Beautiful fireplace tile designs have enchanted us for centuries and con-
tinue to be faithfully reproduced in the same painstaking manner as the originals that inspired them. As an important architectural element -- generally the focal point of a room -- the fireplace has served as an ide-
al canvas for tile artisans to showcase their colorful and often magnifi-
Antique Art Nouveau Tile from Belgium, ca. 1910
Frequently reflecting various aspects of the time and region in which they were produced, decorative tiles
were infused with historic imagery and mo-
tifs, artistic trends, popular themes, stories and events related to the na-
tive cultures of the artisans who cre-
ated them. That tradition continues today, thanks to the tireless efforts
of a dedicated group of designers
and manufacturers around the world committed to preserving their cultur-
al legacies by reproducing some of
the outstanding creations of their im-
mensely talented forebears.
For example, the Victorian era pro-
duced a number of outstanding de-
signers whose vast range of works
are as popular today as they were back then. People such as William Morris (1834-1896) -- one of the founding fathers of the Arts & Crafts Movement in England. His close friend, William de Morgan (1839-1917), was one of Britain's most talented pottery and tile designers. Popular Victorian-
era designs manufactured by 19th century tileworks such as Minton Hol-
lis in England are, once again, being faithfully reproduced today.
Alphonse Mucha (1860-1939), though born in Morovia, became famous in 1890's Paris as an illustrator
and artist in the
Art Nouveau style. Many of his designs are currently being repro-
duced in the form of exquisite fire-
place tiles, such as those pictured at right from Historic Style (historicstyle
.com) in Canada. The five tile sets
flanking the Victorian cast iron fire-
place grate pictured below are also
from Historic Style.
Art Nouveau Lily and Berry Tile Set in Brown from Historic Style
One of the leading designers and creators of Arts and Crafts tiles in Amer-
ica was Ernest Batchelder (1875- 1957), whose tileworks produced beau-
tifully hand-crafted art tiles from 1912 to 1932. Distinguished by their warm, muted colors, design quality, and variety of timeless pictorial themes, Batchelder tiles are being reproduced today using many of the same time-honored techniques and materials employed by Batchelder, himself.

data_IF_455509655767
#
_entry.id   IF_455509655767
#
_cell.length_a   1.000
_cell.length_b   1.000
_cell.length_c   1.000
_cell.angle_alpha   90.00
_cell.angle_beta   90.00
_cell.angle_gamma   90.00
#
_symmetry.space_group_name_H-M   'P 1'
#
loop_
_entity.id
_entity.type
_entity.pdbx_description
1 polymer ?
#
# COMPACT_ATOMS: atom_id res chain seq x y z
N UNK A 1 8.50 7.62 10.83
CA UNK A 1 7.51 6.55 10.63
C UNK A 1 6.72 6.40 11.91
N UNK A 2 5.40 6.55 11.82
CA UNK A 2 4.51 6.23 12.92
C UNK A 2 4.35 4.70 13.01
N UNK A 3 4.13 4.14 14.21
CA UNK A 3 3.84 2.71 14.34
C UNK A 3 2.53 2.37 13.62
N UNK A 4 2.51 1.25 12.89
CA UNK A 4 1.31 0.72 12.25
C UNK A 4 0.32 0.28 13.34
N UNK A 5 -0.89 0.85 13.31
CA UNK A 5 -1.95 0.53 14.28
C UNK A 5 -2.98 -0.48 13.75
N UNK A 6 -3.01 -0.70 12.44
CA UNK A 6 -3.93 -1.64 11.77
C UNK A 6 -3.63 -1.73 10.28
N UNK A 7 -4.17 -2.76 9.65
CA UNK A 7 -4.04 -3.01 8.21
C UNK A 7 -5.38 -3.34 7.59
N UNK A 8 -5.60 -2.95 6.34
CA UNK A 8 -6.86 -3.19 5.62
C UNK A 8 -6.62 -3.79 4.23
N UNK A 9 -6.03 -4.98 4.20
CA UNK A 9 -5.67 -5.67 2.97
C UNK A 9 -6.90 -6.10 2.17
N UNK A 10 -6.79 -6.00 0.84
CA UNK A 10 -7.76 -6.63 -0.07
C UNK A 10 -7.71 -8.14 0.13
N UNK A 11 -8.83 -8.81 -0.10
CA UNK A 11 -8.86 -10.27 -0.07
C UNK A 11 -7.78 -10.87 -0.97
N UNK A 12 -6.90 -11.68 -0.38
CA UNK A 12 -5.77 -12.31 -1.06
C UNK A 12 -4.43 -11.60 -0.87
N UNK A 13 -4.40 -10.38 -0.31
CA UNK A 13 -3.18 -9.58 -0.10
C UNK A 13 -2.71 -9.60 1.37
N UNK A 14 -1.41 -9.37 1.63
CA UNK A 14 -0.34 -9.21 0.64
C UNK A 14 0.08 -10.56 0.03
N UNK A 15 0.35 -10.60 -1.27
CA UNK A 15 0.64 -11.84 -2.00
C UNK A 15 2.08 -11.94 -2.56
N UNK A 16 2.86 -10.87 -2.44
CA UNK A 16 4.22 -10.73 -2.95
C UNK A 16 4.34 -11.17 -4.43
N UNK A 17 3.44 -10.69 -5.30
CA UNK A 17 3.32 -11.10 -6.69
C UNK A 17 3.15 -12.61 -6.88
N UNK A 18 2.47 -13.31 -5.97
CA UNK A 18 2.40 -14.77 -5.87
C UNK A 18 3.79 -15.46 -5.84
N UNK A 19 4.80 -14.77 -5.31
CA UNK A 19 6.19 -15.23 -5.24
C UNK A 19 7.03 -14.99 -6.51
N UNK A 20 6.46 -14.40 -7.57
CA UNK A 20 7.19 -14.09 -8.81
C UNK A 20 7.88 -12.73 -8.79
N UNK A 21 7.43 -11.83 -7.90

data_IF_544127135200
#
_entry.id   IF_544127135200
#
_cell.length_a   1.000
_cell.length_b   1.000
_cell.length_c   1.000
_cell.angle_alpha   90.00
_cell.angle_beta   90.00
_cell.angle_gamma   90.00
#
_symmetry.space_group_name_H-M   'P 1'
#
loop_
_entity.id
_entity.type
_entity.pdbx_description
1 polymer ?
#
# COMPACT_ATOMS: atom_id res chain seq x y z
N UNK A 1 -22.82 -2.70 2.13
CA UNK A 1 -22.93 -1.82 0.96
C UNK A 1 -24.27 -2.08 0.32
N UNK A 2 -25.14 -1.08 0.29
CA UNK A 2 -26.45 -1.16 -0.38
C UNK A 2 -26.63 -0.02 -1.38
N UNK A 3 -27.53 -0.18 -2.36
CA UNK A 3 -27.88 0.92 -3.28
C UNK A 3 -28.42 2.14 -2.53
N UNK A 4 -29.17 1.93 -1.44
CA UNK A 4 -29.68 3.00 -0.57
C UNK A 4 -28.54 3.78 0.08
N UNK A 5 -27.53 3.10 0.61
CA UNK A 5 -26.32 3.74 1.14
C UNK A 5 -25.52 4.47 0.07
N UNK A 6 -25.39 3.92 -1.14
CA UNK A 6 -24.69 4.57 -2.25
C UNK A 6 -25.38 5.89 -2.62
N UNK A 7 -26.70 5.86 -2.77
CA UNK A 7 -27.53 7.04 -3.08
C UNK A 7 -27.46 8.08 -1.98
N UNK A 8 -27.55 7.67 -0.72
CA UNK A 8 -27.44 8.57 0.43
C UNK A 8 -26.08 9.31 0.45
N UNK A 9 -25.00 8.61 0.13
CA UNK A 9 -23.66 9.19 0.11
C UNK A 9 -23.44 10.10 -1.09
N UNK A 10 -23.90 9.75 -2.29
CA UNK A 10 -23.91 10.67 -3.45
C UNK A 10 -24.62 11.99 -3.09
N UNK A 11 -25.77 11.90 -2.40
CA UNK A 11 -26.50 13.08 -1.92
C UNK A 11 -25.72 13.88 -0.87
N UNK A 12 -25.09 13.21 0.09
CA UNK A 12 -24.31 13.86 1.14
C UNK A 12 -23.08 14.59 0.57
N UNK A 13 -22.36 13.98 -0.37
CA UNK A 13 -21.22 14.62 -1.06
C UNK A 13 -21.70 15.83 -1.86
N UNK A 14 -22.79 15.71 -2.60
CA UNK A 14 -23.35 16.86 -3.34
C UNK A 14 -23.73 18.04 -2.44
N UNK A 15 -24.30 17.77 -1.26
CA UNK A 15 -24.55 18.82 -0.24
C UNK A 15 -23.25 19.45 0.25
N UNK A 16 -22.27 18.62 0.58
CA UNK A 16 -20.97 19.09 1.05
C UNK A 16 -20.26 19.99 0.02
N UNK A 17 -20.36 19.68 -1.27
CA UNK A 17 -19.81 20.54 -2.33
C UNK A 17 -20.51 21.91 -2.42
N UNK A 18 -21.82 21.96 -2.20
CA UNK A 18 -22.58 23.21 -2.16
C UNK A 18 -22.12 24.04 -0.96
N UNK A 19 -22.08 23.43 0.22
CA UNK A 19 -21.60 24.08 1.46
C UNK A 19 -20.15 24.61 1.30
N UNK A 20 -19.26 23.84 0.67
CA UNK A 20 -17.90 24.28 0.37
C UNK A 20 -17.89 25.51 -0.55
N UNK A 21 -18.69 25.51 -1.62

The following examples include historically accurate reproductions, as well as tiles in the style of those originally created by Ernest Batchelder. The handwrought individuality and soft, natural tones make them equally suited for period and modern fireplace designs. Their subtle, unglazed, and earthy surfaces flow with warmth and craftsmanship.
Just as beautiful -- albeit with a much different look -- are the following tile reproductions, the first two (top row) of which are Edwardian arched fireplace surrounds popular in England. The brilliant sheen and striking variations in shading and tone are achieved with a special process in which the tiles are hand dipped in glaze and fired at different angles in the kiln to recreate an authentic look. When framed by a beautifully finished wood mantel, the result is absolutely stunning!
Art Deco Movement produced some new and exciting fireplace tile designs which are also being reproduced today. The designs of the two
examples below, manufactured in England, were inspired by the skyscraper
. . . . . a new building type coming into its own during that period.
Moving, geographically, to another part of the world, the colorful talavera tiles pictured below are made in Mexico. Talavera goes back to the 16th century in Mexico when it was introduced by the Spaniards. The Old World antecedents of these hand-painted designs are closely related to the California art tiles of the 1930s.
Please click here to see more Spanish-inspired fireplace tile designs.
Switching geographic regions, yet again, the beautiful Turkish tiles pictured below are part of a rich
historical legacy dating back several centuries. After the Islamic conquest of Persia, colored and often
painted glazed tiles became an important el-
ement in Persian architecture, and from there spread to much of the Is-
lamic world, notably the Ýznik pot-
tery of Turkey under the Ottoman Empire in the 16th and 17th centur-
Palaces, public buildings, & mosques (right) were heavily decorated with dense, often massive patterns and friezes of astonishing complexity, in-
cluding geometric patterns and cal-
ligraphy, as well as floral motifs such as those shown in the examples be-
low. These and similar patterns con-
tinue to be reproduced today . . . not only in Turkey, but in a number of
other countries that also border the
Mediterranean, including Tunisia and
In addition to the reproduction and creation of traditionally styled fireplace tile designs, new designs, materials and looks are continually being created and showcased at special events held annually around the world. The unique designs that follow . . . jewel-like prism glass tiles on the left . . . small mosaic squares enveloping a cylindrically-shaped fireplace on the right . . . and larger, but sleek Italian tiles on the contemporary surround below . . . are but a sampling of newer looks for fireplace tile designs . . . . . and, perhaps, just a hint at fresh and exciting designs yet to come!
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quently add new fireplace tile designs to our site.
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